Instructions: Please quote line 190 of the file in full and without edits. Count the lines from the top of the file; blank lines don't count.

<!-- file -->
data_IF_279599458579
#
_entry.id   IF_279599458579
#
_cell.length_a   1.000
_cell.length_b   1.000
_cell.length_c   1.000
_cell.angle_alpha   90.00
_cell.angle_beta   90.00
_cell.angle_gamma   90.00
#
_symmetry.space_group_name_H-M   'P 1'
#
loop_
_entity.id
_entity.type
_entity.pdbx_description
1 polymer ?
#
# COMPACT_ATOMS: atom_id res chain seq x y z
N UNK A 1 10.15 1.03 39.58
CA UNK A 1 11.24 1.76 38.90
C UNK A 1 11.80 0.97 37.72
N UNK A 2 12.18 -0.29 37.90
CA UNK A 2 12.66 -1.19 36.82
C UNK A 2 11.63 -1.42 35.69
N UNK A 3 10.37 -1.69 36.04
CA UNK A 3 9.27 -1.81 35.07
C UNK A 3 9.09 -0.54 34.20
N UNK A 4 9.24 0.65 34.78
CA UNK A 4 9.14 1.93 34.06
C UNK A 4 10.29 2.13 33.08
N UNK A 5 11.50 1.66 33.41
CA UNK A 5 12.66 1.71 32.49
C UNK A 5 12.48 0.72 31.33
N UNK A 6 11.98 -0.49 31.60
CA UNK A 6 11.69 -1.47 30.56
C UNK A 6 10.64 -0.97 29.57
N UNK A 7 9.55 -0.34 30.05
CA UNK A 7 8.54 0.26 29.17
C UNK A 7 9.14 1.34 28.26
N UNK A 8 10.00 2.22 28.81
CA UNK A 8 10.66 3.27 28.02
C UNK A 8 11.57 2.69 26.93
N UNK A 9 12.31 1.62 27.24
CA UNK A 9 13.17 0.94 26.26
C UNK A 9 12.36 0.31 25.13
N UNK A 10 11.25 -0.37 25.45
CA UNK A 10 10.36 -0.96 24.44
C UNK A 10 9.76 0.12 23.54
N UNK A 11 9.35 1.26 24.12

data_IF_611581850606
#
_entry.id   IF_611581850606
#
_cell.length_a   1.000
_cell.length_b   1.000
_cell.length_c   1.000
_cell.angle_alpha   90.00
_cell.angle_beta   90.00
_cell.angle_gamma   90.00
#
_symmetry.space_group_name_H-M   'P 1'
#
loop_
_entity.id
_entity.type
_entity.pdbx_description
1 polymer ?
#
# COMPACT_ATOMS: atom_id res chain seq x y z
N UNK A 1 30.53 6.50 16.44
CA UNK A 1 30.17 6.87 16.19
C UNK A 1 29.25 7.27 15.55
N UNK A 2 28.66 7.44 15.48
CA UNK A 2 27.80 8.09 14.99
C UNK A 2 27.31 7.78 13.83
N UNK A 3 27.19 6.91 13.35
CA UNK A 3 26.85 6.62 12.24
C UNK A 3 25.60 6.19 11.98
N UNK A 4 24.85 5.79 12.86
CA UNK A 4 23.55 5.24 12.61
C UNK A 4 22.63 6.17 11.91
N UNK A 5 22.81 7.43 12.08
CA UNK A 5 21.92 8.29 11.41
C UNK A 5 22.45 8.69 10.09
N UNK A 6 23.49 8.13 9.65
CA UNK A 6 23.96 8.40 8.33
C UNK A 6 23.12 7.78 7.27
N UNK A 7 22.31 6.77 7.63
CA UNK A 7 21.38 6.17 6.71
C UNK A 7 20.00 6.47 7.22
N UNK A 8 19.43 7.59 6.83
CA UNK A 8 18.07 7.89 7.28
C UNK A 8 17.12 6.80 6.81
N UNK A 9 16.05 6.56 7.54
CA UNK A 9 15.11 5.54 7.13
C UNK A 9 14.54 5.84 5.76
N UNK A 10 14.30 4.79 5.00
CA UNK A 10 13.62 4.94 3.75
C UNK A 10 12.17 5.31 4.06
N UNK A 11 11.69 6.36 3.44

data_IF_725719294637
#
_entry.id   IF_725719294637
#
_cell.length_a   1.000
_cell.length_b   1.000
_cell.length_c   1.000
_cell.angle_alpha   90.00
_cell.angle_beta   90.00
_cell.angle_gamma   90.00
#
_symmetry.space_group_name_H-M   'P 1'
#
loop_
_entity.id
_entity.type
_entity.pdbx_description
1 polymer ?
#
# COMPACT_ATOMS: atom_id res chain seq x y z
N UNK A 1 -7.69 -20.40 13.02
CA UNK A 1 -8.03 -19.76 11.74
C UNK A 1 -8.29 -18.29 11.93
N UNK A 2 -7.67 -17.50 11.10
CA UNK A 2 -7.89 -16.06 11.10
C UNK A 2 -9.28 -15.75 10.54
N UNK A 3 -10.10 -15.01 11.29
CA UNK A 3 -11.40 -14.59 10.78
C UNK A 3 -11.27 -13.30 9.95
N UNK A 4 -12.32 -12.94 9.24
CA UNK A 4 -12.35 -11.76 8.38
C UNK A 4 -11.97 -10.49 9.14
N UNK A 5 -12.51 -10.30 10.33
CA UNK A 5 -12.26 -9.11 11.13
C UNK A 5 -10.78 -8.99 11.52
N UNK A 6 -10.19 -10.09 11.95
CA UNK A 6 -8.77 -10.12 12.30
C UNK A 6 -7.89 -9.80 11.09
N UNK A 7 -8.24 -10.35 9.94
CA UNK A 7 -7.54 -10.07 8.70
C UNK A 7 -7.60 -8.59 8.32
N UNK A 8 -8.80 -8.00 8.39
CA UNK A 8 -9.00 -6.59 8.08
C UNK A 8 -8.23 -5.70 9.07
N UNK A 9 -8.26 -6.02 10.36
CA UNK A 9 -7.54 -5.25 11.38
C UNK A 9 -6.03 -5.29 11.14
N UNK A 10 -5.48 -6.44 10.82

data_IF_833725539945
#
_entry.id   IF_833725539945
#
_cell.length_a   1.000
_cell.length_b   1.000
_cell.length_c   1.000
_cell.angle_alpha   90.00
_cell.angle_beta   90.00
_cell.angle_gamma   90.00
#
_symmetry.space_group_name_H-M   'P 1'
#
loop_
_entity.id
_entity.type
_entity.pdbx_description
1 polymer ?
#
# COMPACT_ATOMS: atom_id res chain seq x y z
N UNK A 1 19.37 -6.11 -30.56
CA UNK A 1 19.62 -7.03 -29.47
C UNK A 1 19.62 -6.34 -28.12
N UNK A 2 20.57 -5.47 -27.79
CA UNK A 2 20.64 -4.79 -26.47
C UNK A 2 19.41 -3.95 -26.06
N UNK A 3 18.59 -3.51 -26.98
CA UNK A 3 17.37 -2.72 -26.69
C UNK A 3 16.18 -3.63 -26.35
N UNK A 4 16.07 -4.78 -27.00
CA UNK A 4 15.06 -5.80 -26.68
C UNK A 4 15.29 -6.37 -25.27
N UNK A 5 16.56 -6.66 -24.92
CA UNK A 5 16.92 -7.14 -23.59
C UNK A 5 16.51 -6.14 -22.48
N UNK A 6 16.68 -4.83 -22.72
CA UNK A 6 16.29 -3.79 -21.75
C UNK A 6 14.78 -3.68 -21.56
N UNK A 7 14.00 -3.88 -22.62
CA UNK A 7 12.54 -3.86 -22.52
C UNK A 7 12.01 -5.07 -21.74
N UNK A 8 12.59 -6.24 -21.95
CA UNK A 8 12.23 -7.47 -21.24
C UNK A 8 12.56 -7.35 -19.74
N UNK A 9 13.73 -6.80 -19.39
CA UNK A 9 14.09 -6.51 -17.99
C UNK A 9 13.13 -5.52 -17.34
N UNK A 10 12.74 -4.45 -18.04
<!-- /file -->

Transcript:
CA UNK A 7 12.54 -3.86 -22.52